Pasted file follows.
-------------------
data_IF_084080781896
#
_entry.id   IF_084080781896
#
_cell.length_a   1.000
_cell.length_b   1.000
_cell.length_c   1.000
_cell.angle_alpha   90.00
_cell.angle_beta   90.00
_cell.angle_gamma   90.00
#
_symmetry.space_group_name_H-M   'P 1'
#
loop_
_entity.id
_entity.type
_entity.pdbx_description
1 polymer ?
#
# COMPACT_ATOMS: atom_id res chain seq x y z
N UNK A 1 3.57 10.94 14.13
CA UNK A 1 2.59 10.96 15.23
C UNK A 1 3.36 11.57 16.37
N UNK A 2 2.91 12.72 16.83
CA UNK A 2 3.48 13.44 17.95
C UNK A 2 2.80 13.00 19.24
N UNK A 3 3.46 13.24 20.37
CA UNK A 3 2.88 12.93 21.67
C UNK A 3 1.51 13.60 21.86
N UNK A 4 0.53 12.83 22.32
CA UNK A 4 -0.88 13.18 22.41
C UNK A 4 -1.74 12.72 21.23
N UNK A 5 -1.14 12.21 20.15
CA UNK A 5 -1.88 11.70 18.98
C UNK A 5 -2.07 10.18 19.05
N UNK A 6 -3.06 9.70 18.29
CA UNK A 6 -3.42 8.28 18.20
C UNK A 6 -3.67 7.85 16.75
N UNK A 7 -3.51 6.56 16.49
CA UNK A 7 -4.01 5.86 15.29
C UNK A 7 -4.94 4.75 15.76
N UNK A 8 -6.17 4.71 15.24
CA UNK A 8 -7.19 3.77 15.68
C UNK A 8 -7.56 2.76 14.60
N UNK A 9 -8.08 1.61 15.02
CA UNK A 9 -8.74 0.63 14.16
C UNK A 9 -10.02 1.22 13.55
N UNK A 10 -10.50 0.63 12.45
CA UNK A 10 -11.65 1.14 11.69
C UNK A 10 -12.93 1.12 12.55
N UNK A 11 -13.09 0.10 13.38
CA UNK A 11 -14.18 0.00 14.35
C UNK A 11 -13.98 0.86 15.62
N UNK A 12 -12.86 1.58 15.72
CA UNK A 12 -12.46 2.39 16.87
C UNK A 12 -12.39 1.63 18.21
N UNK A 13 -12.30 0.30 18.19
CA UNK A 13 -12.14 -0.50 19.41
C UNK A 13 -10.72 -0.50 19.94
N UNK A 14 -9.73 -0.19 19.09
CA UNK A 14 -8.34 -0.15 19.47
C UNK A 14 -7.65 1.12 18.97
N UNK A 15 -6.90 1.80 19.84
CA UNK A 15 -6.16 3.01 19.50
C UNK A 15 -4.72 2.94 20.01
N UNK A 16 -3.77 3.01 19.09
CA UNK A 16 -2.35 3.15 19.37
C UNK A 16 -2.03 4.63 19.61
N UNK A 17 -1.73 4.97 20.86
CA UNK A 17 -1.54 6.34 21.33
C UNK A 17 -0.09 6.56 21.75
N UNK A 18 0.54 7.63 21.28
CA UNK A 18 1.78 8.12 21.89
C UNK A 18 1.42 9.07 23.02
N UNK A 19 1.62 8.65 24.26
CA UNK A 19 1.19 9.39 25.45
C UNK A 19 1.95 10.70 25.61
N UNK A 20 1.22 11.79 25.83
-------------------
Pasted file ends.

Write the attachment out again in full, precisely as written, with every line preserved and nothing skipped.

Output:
data_IF_084080781896
#
_entry.id   IF_084080781896
#
_cell.length_a   1.000
_cell.length_b   1.000
_cell.length_c   1.000
_cell.angle_alpha   90.00
_cell.angle_beta   90.00
_cell.angle_gamma   90.00
#
_symmetry.space_group_name_H-M   'P 1'
#
loop_
_entity.id
_entity.type
_entity.pdbx_description
1 polymer ?
#
# COMPACT_ATOMS: atom_id res chain seq x y z
N UNK A 1 3.57 10.94 14.13
CA UNK A 1 2.59 10.96 15.23
C UNK A 1 3.36 11.57 16.37
N UNK A 2 2.91 12.72 16.83
CA UNK A 2 3.48 13.44 17.95
C UNK A 2 2.80 13.00 19.24
N UNK A 3 3.46 13.24 20.37
CA UNK A 3 2.88 12.93 21.67
C UNK A 3 1.51 13.60 21.86
N UNK A 4 0.53 12.83 22.32
CA UNK A 4 -0.88 13.18 22.41
C UNK A 4 -1.74 12.72 21.23
N UNK A 5 -1.14 12.21 20.15
CA UNK A 5 -1.88 11.70 18.98
C UNK A 5 -2.07 10.18 19.05
N UNK A 6 -3.06 9.70 18.29
CA UNK A 6 -3.42 8.28 18.20
C UNK A 6 -3.67 7.85 16.75
N UNK A 7 -3.51 6.56 16.49
CA UNK A 7 -4.01 5.86 15.29
C UNK A 7 -4.94 4.75 15.76
N UNK A 8 -6.17 4.71 15.24
CA UNK A 8 -7.19 3.77 15.68
C UNK A 8 -7.56 2.76 14.60
N UNK A 9 -8.08 1.61 15.02
CA UNK A 9 -8.74 0.63 14.16
C UNK A 9 -10.02 1.22 13.55
N UNK A 10 -10.50 0.63 12.45
CA UNK A 10 -11.65 1.14 11.69
C UNK A 10 -12.93 1.12 12.55
N UNK A 11 -13.09 0.10 13.38
CA UNK A 11 -14.18 0.00 14.35
C UNK A 11 -13.98 0.86 15.62
N UNK A 12 -12.86 1.58 15.72
CA UNK A 12 -12.46 2.39 16.87
C UNK A 12 -12.39 1.63 18.21
N UNK A 13 -12.30 0.30 18.19
CA UNK A 13 -12.14 -0.50 19.41
C UNK A 13 -10.72 -0.50 19.94
N UNK A 14 -9.73 -0.19 19.09
CA UNK A 14 -8.34 -0.15 19.47
C UNK A 14 -7.65 1.12 18.97
N UNK A 15 -6.90 1.80 19.84
CA UNK A 15 -6.16 3.01 19.50
C UNK A 15 -4.72 2.94 20.01
N UNK A 16 -3.77 3.01 19.09
CA UNK A 16 -2.35 3.15 19.37
C UNK A 16 -2.03 4.63 19.61
N UNK A 17 -1.73 4.97 20.86
CA UNK A 17 -1.54 6.34 21.33
C UNK A 17 -0.09 6.56 21.75
N UNK A 18 0.54 7.63 21.28
CA UNK A 18 1.78 8.12 21.89
C UNK A 18 1.42 9.07 23.02
N UNK A 19 1.62 8.65 24.26
CA UNK A 19 1.19 9.39 25.45
C UNK A 19 1.95 10.70 25.61
N UNK A 20 1.22 11.79 25.83